Objective: To evaluate the clinical usefulness of serum autoantibody profiling in patients with autoimmune myositis.
Methods: We retrospectively studied 74 consecutive patients: 68 had definite or probable myositis according to Bohan-Peter criteria, six suffered from antisynthetase syndrome with subclinical myopathy. Myositis specific antibodies (MSA) (anti-ARS, -SRP, -Mi-2) were determined by RNA immunoprecipitation or immunoblot, myositis associated antibodies (MAA) (anti-RoRNP, -U1RNP, -PM/Scl, -Ku) by immunoblot.
Results: Forty-three patients (58%) were positive for MSA: anti-Jo-1 in 15/27 polymyositis (PM) (55%), 4/33 dermatomyositis (DM) (12%), 1/8 overlap (12%) and 2/6 antisynthetase syndrome (33%); anti-ARS non-Jo-1 in 1/27 PM (4%), 2/33 DM (6%) and 4/6 antisynthetase syndrome (67%); anti-Mi-2 in 1/27 PM (4%) and 11/33 DM (33%); anti-SRP in 3/27 PM (11%) and 1/33 DM (3%). One patient was anti-Jo-1/Mi-2 positive, one anti-Jo-1/SRP positive. Moreover, 27 patients (36%) were positive for MAA: anti-Ro/SSA in 8/27 PM (30%), 7/33 DM (21%), 1/8 overlap (12%), and 3/6 antisynthetase syndrome (50%); anti-U1RNP in 1/27 PM (3.7%), 1/33 DM (3%), and 2/8 overlap (25%); anti-PM/Scl in 2/8 overlap (25%), anti-Ku in 2/8 overlap (25%). Anti-Jo-1 was predominantly associated with PM, anti-Mi-2 was almost exclusively found in DM patients. Anti-ARS antibodies were closely associated with interstitial lung disease and polyarthritis; notably, anti-ARS non-Jo-1 was more frequent in patients without overt muscle alterations. Anti-Ro/SSA antibody was not associated with any disease subset, but significantly more frequent in antisynthetase syndrome.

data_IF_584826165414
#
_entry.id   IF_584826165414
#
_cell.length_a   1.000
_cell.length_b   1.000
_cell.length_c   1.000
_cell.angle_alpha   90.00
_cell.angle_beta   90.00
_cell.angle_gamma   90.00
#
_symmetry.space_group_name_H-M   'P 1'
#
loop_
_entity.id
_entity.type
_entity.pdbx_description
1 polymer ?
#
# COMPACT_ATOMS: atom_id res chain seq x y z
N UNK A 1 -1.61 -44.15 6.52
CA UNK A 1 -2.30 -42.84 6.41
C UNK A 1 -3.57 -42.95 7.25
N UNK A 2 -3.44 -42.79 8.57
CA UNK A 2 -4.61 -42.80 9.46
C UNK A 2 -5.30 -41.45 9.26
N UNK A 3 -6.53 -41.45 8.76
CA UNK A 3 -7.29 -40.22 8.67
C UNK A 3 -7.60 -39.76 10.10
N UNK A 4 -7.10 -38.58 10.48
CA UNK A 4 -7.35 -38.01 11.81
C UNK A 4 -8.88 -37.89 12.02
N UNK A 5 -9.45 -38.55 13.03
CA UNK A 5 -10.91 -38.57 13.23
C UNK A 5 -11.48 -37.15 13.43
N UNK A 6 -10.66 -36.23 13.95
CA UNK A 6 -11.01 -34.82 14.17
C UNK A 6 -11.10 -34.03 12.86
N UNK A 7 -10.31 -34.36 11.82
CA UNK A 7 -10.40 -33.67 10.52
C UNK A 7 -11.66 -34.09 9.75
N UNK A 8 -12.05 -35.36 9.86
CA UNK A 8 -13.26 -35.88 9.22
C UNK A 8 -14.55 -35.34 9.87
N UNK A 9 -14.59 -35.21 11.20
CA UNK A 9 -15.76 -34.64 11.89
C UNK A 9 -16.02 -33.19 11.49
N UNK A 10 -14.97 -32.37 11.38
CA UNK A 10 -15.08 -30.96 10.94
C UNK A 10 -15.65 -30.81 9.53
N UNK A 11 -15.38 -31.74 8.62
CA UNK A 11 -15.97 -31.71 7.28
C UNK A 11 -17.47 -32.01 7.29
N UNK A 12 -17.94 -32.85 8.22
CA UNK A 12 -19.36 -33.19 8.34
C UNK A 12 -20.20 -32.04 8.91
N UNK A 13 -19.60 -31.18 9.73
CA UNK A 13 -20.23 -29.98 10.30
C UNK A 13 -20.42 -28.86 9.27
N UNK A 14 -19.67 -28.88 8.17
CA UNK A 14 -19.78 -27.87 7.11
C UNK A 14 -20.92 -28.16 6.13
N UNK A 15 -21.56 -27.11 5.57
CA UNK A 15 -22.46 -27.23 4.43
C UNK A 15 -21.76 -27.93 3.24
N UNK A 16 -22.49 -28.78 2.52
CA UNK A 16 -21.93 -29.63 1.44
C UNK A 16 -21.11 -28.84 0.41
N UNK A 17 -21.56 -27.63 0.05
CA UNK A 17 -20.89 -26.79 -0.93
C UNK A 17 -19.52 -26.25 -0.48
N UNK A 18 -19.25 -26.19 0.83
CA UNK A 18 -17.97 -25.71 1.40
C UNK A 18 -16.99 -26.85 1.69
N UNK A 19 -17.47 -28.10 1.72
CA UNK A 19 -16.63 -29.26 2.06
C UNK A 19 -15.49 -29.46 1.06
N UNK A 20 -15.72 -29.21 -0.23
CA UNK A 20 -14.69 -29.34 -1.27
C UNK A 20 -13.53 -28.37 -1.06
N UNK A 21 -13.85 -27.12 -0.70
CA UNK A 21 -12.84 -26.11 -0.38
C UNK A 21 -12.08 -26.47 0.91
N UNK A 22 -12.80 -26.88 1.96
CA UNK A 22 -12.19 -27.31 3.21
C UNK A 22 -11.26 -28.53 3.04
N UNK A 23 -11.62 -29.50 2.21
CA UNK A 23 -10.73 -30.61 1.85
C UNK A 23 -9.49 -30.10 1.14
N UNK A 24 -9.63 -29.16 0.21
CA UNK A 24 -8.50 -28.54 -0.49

Conclusions: Searching for MSA and MAA in patients with autoimmmune myositis is recommended because of its diagnostic and clinical value. Anti-ARS non-Jo-1 antibodies seem to preferentially target patients with pulmonary fibrosis without overt myopathy.